Take the 2-minute tour ×
Stack Overflow is a question and answer site for professional and enthusiast programmers. It's 100% free, no registration required.

Given these conditions (I know what they mean/do):

RewriteCond %{REQUEST_FILENAME} -s [OR]
RewriteCond %{REQUEST_FILENAME} -l [OR]
RewriteCond %{REQUEST_FILENAME} -d 

What does the first rule do? What is that lonely dash for?

RewriteRule ^.*$ - [NC,L]
RewriteRule ^.*$ /index.php [NC,L]

I've been using this for quite some time now in combination with the Zend Framework, but I never really got what the first rule does exactly.

share|improve this question

1 Answer 1

up vote 31 down vote accepted

The RewriteCond directive just describes an additional condition for a RewriteRule directive. So RewriteCond must always be associated with a RewriteRule.

In your case the three RewriteCond probably belong to the first RewriteRule like this:

RewriteCond %{REQUEST_FILENAME} -s [OR]
RewriteCond %{REQUEST_FILENAME} -l [OR]
RewriteCond %{REQUEST_FILENAME} -d
RewriteRule ^.*$ - [NC,L]

Now this rule is applied if the pattern of the RewriteRule matches the current request URL (per-directory path stripped before) and if the condition is fulfilled.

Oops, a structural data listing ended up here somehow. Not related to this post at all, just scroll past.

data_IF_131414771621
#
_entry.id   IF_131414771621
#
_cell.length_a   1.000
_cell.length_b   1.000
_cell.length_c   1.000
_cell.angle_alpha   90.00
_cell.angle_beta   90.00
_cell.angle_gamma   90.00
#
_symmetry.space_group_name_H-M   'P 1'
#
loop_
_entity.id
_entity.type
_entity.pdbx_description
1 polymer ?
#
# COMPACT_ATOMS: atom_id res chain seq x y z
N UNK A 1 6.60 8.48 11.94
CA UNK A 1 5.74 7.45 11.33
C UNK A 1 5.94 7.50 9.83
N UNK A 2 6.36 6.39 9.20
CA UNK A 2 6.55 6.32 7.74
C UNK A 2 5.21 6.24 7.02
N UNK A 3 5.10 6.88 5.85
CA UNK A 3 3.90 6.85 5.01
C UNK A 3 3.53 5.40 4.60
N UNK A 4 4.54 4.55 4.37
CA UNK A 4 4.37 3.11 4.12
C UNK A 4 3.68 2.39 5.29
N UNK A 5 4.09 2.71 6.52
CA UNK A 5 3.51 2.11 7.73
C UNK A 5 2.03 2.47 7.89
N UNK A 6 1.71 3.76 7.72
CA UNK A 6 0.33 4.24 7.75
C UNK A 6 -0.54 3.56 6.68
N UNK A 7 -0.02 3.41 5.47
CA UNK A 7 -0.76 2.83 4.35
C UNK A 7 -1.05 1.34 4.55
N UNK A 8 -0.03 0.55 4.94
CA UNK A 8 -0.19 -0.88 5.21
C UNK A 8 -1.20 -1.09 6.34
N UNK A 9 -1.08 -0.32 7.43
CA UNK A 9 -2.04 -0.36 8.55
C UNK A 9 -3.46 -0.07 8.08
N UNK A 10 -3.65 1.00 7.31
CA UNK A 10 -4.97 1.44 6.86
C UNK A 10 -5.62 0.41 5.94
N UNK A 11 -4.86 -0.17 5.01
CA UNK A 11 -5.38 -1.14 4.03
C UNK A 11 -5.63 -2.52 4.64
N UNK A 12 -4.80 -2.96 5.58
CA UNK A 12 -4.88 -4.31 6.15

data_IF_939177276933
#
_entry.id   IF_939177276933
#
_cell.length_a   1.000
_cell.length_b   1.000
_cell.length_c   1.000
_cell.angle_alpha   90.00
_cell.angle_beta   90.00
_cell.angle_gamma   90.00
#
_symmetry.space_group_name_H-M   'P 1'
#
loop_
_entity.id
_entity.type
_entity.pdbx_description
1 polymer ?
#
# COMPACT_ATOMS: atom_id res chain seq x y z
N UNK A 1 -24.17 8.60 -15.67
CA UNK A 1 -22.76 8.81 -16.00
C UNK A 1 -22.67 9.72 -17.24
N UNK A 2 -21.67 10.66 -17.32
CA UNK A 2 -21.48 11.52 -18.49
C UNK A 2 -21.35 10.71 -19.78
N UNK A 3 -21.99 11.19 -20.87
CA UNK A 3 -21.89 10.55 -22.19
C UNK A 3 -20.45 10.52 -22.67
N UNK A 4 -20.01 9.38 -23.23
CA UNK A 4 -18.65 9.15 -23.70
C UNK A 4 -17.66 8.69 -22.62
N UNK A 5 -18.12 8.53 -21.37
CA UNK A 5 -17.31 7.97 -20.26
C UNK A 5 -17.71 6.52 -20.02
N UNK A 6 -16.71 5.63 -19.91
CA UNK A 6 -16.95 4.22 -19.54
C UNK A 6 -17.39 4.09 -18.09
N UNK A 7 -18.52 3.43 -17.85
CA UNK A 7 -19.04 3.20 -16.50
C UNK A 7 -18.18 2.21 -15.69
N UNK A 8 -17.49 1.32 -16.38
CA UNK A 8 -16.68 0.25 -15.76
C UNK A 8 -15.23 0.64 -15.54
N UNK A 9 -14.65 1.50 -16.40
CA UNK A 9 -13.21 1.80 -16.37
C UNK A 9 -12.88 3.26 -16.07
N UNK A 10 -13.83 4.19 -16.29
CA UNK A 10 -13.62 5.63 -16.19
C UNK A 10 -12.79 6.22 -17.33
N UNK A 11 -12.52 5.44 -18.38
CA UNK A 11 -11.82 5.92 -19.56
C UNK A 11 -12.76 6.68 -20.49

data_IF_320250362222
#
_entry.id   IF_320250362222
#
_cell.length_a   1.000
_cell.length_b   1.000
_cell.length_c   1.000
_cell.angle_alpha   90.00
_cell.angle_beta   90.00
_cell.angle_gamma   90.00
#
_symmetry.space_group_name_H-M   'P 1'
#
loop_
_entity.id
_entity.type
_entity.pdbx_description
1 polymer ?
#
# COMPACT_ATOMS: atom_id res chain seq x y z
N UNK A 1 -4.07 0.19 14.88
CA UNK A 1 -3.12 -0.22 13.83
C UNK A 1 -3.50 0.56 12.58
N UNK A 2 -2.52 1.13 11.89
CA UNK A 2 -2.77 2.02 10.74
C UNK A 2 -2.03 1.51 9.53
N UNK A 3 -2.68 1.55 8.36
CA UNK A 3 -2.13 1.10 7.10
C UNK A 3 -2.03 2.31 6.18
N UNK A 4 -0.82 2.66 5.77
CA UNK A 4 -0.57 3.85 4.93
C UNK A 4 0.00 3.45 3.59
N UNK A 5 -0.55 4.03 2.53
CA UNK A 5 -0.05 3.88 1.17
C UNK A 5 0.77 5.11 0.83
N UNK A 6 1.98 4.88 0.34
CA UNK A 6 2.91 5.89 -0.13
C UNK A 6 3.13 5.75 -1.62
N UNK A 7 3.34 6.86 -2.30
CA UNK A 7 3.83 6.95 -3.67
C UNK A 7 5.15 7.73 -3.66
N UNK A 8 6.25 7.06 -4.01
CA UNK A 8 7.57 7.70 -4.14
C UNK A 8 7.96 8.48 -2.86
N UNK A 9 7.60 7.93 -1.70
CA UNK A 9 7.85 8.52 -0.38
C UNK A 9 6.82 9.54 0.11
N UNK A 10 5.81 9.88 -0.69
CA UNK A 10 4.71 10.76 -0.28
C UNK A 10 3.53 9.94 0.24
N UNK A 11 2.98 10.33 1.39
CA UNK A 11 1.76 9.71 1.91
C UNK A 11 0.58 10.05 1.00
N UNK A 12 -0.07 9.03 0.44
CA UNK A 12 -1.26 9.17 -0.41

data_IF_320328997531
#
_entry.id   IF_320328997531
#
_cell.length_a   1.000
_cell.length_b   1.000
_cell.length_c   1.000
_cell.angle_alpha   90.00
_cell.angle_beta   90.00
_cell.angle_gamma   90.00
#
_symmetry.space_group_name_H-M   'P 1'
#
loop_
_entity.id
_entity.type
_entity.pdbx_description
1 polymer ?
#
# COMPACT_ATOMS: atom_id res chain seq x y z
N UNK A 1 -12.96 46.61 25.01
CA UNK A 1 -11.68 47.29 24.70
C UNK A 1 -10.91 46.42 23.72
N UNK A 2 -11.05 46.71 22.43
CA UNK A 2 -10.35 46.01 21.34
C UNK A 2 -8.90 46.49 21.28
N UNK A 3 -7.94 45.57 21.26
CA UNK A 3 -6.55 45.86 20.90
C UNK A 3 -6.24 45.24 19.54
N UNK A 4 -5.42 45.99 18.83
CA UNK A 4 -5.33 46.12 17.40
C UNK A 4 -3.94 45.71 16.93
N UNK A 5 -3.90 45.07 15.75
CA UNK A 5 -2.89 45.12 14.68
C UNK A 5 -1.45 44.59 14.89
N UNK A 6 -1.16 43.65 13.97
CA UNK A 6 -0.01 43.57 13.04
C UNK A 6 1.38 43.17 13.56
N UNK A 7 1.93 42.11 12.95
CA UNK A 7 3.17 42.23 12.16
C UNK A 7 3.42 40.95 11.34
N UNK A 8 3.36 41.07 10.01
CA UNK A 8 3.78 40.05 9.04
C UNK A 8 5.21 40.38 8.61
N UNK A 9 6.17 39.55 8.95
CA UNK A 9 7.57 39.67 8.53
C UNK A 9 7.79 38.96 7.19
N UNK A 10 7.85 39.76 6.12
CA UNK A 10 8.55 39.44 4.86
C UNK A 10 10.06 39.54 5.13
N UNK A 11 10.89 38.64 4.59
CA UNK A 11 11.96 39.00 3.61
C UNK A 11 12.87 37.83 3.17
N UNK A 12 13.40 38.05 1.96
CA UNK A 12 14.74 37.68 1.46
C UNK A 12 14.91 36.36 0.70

In this case the condition is only true if when mapping the request URL to the filesystem it matches either an existing file with the file size greater than 0 (-s), or a symbolic link (-l) or a directory (d). So your rule will be applied for any URL (^.*$ matches anything) that can be mapped to something existing in your filesystem. The substitution - just means to not change anything. And the NC (no case, case insensitive, useless in this context) and L (last rule if applied) are flags that modify either the pattern, replacement or the execution of the rule.

share|improve this answer
    
Aaahh yes, that makes sense. Very clear explanation. Thank you. –  Decent Dabbler Jan 20 '10 at 15:02
    
So what is the purpose of not changing it? Is the combination of the 2 rewrite rules saying "if it exists, show it, otherwise forward everything else to index.php" –  Willshaw Media Oct 20 at 10:57
1  
@WillshawMedia Yes, the mentioned rule basically leaves any request to an existing file untouched and exits the rewrite process. So in combination with the other rule: rewrite only any not existing file to index.php. –  Gumbo Oct 20 at 14:49

Your Answer

 
discard

By posting your answer, you agree to the privacy policy and terms of service.

Not the answer you're looking for? Browse other questions tagged or ask your own question.